3. Know which stats matter…and which don’t
Stats addiction is real. I know, because I’ve experienced it. I used to check my WordPress app every 5 minutes.
But here are a few things about stats:
Stats are only a gauge of what’s working and what’s not.
And they are meaningless unless they are tied to a specific outcome, unless they actually help you meet your goals. (Which brings me back to the original point of knowing your purpose.)
Plus (and this point is really important) you can’t actually control your stats. So focusing on them will lead you on a path to frustration and overwhelm unless you look at them the right way.
If you start to get overwhelmed by your stats, take a step back and ask yourself these questions:
- Does this stat actually matter for my blogging goals?
- How can I use this data to improve my online presence?
- Why do I really care about this so much? Am I trying to measure my self worth with this stat?
- If this number were to dramatically increase, what would the outcome be? Is it really worth focusing on?
- If it is worth focusing on, how can I do things that are under my control (unlike stats) to make the number go up?
There are a bajillion and one different stats you can look at – social media followers, social shares, page views, bounce rate, Alexa score, email subscribers…the list goes on and on. And trying to make an impact on all of them at once is an exercise in futility.
So let some go. You can still be successful. I promise.
4. Get focused
This is really, really important. So pay attention.
The quickest short cut to blogging success is to deeply understand what you write about and what you don’t, who you write for and who isn’t in your audience, and the special brand of barbecue sauce you bring to the table.
Without a clear focus, your actions – all of them – will have far less of an impact. Which gets overwhelming fast.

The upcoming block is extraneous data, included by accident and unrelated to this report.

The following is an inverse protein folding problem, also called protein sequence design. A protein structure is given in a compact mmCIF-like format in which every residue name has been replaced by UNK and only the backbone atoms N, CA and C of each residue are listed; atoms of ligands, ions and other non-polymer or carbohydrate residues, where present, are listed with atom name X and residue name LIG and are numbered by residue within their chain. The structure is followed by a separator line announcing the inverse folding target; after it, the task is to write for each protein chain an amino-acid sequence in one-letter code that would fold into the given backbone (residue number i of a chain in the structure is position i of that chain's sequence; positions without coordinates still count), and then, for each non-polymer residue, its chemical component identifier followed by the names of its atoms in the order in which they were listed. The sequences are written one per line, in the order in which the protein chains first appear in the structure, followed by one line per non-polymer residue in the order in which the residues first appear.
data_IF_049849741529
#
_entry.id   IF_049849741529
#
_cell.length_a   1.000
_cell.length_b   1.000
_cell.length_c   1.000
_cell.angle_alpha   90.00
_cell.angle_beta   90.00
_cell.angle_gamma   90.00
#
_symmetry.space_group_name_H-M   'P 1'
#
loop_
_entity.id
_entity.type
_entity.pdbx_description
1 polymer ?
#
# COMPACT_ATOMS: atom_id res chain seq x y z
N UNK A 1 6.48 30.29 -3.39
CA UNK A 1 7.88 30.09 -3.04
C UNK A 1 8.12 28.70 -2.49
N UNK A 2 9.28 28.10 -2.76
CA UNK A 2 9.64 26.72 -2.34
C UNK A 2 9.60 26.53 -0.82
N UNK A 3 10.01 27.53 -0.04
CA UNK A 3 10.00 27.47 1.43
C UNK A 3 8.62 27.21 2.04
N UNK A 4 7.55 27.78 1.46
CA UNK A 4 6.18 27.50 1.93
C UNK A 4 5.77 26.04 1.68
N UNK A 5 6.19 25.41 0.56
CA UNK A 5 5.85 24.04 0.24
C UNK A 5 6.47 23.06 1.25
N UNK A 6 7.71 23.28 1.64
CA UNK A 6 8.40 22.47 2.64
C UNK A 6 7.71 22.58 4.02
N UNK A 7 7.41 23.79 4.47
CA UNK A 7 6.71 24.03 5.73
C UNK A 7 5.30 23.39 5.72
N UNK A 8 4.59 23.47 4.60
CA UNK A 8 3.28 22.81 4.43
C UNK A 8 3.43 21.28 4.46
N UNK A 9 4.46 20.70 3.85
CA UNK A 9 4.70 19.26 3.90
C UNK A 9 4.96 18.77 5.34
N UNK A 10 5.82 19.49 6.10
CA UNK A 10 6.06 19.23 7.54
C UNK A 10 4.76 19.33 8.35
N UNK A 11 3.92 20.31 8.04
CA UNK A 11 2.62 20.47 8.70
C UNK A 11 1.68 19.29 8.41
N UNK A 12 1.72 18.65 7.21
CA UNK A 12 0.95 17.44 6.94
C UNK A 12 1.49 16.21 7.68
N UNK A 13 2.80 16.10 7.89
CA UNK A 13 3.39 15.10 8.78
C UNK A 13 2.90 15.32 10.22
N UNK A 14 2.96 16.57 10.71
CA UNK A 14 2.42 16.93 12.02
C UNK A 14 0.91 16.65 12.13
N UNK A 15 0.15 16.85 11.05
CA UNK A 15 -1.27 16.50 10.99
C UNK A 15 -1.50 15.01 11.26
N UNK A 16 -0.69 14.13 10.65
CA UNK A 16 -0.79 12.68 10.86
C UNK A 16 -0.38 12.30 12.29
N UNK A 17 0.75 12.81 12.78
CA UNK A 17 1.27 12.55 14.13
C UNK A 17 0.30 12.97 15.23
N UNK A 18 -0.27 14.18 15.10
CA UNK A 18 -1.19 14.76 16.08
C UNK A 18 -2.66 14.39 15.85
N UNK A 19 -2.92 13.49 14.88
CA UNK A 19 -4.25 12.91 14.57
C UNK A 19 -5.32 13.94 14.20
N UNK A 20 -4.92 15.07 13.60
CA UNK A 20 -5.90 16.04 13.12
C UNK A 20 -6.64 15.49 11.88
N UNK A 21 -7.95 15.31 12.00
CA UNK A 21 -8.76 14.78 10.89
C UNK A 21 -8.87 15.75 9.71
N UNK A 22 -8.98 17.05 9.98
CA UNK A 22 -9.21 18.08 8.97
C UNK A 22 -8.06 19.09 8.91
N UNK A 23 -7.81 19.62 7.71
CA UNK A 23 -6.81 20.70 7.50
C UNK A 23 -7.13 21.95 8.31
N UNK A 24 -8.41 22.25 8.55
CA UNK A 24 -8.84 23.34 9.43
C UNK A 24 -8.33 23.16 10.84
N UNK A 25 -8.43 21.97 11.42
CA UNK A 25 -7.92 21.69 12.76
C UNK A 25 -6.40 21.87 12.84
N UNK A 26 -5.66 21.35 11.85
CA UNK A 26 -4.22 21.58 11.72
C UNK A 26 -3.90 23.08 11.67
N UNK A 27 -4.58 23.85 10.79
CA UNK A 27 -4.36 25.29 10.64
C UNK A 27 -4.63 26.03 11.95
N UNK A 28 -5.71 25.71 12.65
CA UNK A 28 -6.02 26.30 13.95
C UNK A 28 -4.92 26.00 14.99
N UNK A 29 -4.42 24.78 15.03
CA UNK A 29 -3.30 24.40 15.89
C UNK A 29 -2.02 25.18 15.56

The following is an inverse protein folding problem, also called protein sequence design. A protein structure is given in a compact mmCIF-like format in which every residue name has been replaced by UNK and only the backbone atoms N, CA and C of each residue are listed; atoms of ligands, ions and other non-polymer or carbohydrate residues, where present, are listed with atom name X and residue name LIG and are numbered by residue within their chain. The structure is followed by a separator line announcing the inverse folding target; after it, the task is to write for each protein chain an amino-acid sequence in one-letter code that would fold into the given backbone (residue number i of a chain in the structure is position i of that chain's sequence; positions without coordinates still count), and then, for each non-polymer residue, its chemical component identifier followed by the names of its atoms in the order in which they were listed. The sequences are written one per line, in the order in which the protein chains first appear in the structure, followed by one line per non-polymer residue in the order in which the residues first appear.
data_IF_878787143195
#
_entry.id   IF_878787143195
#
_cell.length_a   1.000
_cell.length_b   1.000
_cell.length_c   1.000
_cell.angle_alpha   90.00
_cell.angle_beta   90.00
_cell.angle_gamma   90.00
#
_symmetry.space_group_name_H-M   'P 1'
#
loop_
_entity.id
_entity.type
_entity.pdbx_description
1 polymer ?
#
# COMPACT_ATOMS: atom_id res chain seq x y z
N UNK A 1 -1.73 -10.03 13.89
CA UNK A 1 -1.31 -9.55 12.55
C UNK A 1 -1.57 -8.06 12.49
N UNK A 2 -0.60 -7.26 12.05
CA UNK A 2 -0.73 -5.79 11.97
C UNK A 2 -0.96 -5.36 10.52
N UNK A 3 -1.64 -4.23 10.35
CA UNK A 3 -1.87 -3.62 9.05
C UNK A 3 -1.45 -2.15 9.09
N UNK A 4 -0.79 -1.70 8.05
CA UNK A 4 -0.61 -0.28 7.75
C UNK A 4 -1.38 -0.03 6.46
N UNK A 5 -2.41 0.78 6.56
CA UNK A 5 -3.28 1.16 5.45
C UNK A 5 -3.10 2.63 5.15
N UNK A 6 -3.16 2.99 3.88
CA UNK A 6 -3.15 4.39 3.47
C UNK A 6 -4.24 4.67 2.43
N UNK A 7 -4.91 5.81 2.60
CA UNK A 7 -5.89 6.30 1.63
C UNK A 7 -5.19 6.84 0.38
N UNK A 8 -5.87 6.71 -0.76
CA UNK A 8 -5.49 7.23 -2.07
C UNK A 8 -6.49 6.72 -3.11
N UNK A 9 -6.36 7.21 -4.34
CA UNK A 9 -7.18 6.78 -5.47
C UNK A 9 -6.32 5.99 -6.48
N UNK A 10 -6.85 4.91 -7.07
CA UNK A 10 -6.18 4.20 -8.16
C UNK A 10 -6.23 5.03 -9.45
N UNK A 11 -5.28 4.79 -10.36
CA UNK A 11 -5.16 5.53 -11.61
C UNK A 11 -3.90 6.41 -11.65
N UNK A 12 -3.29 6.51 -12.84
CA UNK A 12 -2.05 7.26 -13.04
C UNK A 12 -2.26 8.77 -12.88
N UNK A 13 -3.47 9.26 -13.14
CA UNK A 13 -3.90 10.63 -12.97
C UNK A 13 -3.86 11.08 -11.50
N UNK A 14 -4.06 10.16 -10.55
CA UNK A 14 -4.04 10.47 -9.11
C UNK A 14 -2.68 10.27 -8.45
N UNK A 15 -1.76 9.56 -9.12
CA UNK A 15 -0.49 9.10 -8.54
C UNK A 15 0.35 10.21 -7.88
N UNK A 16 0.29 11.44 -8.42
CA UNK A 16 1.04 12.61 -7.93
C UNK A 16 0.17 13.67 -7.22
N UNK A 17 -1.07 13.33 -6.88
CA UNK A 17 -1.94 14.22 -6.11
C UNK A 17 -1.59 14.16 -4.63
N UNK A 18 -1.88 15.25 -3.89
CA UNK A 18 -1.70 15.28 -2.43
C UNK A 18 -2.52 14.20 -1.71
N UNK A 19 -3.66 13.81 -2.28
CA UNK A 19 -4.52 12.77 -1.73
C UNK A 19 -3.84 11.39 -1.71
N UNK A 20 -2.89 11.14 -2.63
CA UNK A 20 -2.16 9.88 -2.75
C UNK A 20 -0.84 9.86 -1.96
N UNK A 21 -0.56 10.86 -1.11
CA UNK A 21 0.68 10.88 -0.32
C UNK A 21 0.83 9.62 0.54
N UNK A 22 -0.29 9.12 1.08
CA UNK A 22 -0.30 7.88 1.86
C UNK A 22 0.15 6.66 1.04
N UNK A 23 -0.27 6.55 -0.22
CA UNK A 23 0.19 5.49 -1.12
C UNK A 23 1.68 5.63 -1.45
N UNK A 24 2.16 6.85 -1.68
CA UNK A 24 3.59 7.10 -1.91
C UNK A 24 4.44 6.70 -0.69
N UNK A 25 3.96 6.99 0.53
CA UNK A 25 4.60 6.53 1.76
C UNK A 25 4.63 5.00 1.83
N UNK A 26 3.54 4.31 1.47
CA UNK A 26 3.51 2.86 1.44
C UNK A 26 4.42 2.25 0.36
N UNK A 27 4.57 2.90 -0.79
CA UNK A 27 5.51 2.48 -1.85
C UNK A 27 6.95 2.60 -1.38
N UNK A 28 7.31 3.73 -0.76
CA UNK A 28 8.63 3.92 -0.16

So figure out your focus. And do it now.
5. Create systems that work for you
Sure, you can find blog post checklists everywhere on Pinterest. They’ll tell you exactly what you need to do every time you publish a post, from writing headlines to sharing on social media.
The only problem? The person who wrote that checklist created it based on what works for them. Not what will work for you.
So take the checklists and allow yourself to cross off everything that makes you feel like bashing your head against the wall.
In addition to your blog post writing workflow, here are a few other things that you can systematize:
- Making branded graphics (ahem, use a template)
- Sharing on social media
- Gathering blog post ideas
- Writing your blog newsletter
In our Mastermind call in Have Your Cupcake today, one of the blogger, Angela Walker, shared her strategy for beating the social media beast.
She has a sticky note with a list of all of the social media activities she needs to do every day – Instagram, Facebook, etc. Then she quickly goes through the list in about 20 minutes, after which she turns social media off (imagine that!) and gets back to her other work.
Your system can be as simple as a post it note!
6. Outsource to software or people
Speaking of systems, I hate to break this to you, but you are just one person. (Yeah, I know, that’s hard to hear.)